Buchanan: At Age 70, Time To Rethink NATO
“Treaties are like roses and young girls. They last while they last.”
So said President Charles De Gaulle, who in 1966 ordered NATO to vacate its Paris headquarters and get out of France.
NATO this year celebrates a major birthday. The young girl of 1966 is no longer young. The alliance is 70 years old.
And under this aging NATO today, the U.S. is committed to treat an attack on any one of 28 nations from Estonia to Montenegro to Romania to Albania as an attack on the United States.
The time is ripe for a strategic review of these war guarantees to fight a nuclear-armed Russia in defense of countries across the length of Europe that few could find on a map.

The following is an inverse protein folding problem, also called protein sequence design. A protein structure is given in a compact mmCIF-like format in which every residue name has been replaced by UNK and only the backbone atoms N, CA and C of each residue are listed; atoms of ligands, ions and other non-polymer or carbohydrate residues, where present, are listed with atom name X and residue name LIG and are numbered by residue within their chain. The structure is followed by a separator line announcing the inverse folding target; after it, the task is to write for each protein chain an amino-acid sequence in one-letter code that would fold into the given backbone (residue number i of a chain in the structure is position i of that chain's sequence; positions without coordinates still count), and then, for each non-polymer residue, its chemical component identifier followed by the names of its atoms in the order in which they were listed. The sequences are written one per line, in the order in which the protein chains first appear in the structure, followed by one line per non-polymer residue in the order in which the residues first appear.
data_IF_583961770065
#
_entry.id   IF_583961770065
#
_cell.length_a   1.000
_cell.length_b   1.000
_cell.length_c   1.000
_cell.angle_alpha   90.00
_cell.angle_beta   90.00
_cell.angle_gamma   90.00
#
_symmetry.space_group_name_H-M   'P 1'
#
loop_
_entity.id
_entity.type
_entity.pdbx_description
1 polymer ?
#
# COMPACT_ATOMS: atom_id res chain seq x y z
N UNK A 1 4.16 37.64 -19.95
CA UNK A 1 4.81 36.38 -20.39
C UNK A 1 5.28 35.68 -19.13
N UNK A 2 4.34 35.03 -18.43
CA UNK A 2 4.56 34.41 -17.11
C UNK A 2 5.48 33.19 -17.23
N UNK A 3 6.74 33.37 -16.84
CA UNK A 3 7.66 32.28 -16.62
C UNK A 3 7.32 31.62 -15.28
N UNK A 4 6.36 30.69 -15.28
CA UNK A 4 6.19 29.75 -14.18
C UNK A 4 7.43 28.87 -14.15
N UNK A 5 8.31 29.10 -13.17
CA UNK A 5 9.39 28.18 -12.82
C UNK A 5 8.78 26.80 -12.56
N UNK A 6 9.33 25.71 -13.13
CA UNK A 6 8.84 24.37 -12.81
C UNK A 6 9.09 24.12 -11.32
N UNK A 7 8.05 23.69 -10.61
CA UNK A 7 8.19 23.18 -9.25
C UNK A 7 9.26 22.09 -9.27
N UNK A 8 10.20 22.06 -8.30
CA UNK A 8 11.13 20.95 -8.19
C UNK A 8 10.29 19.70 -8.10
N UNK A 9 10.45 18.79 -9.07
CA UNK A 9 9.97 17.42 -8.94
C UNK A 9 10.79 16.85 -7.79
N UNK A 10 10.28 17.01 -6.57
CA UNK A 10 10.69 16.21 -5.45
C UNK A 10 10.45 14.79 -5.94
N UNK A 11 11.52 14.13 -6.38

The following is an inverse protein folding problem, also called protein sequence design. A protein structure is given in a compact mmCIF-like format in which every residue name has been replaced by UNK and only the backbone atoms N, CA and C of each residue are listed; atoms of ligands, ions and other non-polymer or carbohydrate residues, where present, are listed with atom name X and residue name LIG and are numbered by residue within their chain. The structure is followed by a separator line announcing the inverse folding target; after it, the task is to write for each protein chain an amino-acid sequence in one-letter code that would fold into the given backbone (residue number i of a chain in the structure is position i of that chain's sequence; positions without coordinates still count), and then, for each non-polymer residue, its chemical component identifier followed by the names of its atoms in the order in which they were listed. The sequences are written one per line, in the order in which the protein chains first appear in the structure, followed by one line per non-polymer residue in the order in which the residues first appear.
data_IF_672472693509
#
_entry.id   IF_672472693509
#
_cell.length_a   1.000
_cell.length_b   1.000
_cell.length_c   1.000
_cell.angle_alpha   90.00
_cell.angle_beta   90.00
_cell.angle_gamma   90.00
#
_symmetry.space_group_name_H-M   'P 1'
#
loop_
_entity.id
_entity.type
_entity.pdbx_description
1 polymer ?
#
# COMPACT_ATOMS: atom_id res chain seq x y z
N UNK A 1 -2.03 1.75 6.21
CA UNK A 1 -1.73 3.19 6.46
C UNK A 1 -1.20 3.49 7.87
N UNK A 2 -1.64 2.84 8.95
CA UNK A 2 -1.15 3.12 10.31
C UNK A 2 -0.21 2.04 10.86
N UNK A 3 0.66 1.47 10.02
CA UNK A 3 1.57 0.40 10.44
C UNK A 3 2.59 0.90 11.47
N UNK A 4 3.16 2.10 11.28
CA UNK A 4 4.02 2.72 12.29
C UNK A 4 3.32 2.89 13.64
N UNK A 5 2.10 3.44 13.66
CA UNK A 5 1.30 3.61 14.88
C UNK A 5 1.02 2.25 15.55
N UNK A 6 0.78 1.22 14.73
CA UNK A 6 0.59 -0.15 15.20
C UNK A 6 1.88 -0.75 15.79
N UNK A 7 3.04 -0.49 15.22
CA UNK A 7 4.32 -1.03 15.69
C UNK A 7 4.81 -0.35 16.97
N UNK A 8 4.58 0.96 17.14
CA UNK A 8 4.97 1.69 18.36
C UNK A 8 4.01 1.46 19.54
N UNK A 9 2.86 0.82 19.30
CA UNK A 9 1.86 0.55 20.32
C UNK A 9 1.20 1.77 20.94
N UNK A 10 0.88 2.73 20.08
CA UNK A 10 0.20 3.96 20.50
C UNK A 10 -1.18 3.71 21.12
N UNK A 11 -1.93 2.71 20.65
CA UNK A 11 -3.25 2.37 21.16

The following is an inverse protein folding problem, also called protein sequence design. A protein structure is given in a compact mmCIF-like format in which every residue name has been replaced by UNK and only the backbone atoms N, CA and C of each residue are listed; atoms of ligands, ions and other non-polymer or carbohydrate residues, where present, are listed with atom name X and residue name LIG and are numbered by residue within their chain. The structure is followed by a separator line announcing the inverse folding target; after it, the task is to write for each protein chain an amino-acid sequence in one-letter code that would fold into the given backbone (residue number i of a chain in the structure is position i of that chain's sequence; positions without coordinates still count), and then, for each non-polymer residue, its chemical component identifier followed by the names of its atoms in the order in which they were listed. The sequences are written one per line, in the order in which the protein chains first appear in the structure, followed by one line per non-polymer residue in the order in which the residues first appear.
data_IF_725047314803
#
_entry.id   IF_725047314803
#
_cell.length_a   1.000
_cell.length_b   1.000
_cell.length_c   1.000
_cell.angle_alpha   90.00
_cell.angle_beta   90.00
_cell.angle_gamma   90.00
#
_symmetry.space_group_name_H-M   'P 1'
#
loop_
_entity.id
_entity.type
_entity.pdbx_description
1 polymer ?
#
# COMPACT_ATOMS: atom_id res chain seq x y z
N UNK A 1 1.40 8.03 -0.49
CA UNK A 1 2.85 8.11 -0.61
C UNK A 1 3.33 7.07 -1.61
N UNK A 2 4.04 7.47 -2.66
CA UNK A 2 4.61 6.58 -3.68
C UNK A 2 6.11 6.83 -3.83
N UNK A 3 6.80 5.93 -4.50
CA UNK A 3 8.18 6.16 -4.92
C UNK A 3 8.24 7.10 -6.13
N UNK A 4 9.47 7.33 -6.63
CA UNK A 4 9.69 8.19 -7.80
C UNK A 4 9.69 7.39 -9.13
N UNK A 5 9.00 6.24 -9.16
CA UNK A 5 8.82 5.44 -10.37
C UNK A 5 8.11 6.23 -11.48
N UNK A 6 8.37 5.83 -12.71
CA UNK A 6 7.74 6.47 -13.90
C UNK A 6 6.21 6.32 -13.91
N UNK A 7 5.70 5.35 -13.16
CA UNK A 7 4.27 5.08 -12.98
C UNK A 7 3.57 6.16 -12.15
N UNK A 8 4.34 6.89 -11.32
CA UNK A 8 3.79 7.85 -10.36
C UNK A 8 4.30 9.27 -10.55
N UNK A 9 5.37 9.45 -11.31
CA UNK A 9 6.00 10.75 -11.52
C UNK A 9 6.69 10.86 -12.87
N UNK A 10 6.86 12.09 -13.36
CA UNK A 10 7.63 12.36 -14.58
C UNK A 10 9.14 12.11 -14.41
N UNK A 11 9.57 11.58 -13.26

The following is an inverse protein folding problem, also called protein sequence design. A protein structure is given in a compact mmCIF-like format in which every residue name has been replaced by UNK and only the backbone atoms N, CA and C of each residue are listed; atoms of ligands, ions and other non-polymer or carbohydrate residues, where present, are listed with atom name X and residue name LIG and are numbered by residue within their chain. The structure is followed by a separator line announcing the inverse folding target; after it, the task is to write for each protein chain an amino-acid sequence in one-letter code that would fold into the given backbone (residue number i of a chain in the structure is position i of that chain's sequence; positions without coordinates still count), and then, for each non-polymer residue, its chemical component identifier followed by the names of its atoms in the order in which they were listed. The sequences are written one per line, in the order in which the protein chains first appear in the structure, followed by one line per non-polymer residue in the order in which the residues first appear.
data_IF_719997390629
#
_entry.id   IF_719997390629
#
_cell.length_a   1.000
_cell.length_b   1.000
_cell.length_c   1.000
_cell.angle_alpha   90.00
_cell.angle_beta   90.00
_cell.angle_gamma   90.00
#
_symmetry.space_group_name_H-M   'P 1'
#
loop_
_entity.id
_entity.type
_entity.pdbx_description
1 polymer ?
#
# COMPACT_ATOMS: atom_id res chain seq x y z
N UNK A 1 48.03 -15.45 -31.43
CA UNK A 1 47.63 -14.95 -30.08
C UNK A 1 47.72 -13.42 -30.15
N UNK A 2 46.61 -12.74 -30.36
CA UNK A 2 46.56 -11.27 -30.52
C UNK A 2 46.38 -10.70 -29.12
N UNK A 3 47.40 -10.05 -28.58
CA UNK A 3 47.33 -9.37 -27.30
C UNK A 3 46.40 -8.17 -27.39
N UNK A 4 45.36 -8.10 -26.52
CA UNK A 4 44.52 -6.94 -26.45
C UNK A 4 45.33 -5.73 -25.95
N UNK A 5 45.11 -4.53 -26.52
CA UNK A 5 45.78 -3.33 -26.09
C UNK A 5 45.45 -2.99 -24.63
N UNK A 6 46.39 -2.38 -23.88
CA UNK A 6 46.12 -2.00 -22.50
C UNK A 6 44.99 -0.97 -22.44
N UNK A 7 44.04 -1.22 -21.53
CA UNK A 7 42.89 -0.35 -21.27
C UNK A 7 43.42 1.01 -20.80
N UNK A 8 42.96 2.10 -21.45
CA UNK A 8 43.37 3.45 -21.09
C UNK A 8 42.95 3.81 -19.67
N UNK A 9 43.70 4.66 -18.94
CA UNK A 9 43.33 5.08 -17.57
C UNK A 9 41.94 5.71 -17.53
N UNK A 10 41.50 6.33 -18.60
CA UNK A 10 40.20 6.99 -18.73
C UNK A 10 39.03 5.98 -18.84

Apparently, President Donald Trump, on trips to Europe, raised questions as to whether these war guarantees comport with vital U.S. interests and whether they could pass a rigorous cost-benefit analysis.
The shock of our establishment that Trump even raised this issue in front of Europeans suggests that the establishment, frozen in the realities of yesterday, ought to be made to justify these sweeping war guarantees.
Celebrated as “the most successful alliance in history,” NATO has had two histories. Some of us can yet recall its beginnings.
In 1948, Soviet troops, occupying eastern Germany all the way to the Elbe and surrounding Berlin, imposed a blockade on the city.
The regime in Prague was overthrown in a Communist coup. Foreign minister Jan Masaryk fell, or was thrown, from a third-story window to his death. In 1949, Stalin exploded an atomic bomb.
As the U.S. Army had gone home after V-E Day, the U.S. formed a new alliance to protect the crucial European powers — West Germany, France, Britain, Italy.